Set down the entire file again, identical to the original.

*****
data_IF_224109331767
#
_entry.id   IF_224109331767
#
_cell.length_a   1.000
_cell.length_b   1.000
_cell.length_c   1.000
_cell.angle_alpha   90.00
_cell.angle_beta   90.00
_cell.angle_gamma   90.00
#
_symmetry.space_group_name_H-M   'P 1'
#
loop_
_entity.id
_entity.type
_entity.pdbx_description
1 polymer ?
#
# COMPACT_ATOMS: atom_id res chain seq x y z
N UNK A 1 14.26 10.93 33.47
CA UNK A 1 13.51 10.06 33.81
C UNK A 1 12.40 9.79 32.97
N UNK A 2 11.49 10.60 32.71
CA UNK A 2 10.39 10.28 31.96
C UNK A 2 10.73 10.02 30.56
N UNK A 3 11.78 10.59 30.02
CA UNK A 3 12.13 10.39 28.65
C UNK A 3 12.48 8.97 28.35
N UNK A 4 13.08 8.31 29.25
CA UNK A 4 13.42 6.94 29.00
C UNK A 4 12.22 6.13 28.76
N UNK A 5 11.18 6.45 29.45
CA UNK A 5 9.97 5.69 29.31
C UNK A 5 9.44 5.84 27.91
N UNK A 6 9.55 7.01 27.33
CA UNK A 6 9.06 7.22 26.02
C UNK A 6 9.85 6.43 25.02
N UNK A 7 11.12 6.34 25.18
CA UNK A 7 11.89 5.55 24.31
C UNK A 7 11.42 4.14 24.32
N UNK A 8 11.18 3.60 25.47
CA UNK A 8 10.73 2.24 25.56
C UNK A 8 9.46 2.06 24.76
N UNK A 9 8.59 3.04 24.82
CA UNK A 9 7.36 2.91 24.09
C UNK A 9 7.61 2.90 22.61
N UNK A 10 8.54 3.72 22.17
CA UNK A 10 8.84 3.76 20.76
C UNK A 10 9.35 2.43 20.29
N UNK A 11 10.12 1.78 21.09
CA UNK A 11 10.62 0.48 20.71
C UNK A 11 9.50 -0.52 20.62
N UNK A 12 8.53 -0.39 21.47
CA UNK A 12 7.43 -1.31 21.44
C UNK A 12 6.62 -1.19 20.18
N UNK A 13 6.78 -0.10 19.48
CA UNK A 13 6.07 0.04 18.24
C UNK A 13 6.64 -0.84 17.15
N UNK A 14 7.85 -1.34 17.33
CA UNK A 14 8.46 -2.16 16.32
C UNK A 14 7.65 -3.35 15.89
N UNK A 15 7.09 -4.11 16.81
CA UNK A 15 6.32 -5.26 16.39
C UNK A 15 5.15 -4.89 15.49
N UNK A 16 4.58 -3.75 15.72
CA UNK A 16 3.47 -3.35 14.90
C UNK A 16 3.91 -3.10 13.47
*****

data_IF_224109331767
#
_entry.id   IF_224109331767
#
_cell.length_a   1.000
_cell.length_b   1.000
_cell.length_c   1.000
_cell.angle_alpha   90.00
_cell.angle_beta   90.00
_cell.angle_gamma   90.00
#
_symmetry.space_group_name_H-M   'P 1'
#
loop_
_entity.id
_entity.type
_entity.pdbx_description
1 polymer ?
#
# COMPACT_ATOMS: atom_id res chain seq x y z
N UNK A 1 14.26 10.93 33.47
CA UNK A 1 13.51 10.06 33.81
C UNK A 1 12.40 9.79 32.97
N UNK A 2 11.49 10.60 32.71
CA UNK A 2 10.39 10.28 31.96
C UNK A 2 10.73 10.02 30.56
N UNK A 3 11.78 10.59 30.02
CA UNK A 3 12.13 10.39 28.65
C UNK A 3 12.48 8.97 28.35
N UNK A 4 13.08 8.31 29.25
CA UNK A 4 13.42 6.94 29.00
C UNK A 4 12.22 6.13 28.76
N UNK A 5 11.18 6.45 29.45
CA UNK A 5 9.97 5.69 29.31
C UNK A 5 9.44 5.84 27.91
N UNK A 6 9.55 7.01 27.33
CA UNK A 6 9.06 7.22 26.02
C UNK A 6 9.85 6.43 25.02
N UNK A 7 11.12 6.34 25.18
CA UNK A 7 11.89 5.55 24.31
C UNK A 7 11.42 4.14 24.32
N UNK A 8 11.18 3.60 25.47
CA UNK A 8 10.73 2.24 25.56
C UNK A 8 9.46 2.06 24.76
N UNK A 9 8.59 3.04 24.82
CA UNK A 9 7.36 2.91 24.09
C UNK A 9 7.61 2.90 22.61
N UNK A 10 8.54 3.72 22.17
CA UNK A 10 8.84 3.76 20.76
C UNK A 10 9.35 2.43 20.29
N UNK A 11 10.12 1.78 21.09
CA UNK A 11 10.62 0.48 20.71
C UNK A 11 9.50 -0.52 20.62
N UNK A 12 8.53 -0.39 21.47
CA UNK A 12 7.43 -1.31 21.44
C UNK A 12 6.62 -1.19 20.18
N UNK A 13 6.78 -0.10 19.48
CA UNK A 13 6.07 0.04 18.24
C UNK A 13 6.64 -0.84 17.15
N UNK A 14 7.85 -1.34 17.33
CA UNK A 14 8.46 -2.16 16.32
C UNK A 14 7.65 -3.35 15.89
N UNK A 15 7.09 -4.11 16.81
CA UNK A 15 6.32 -5.26 16.39
C UNK A 15 5.15 -4.89 15.49
N UNK A 16 4.58 -3.75 15.72
CA UNK A 16 3.47 -3.35 14.90
C UNK A 16 3.91 -3.10 13.47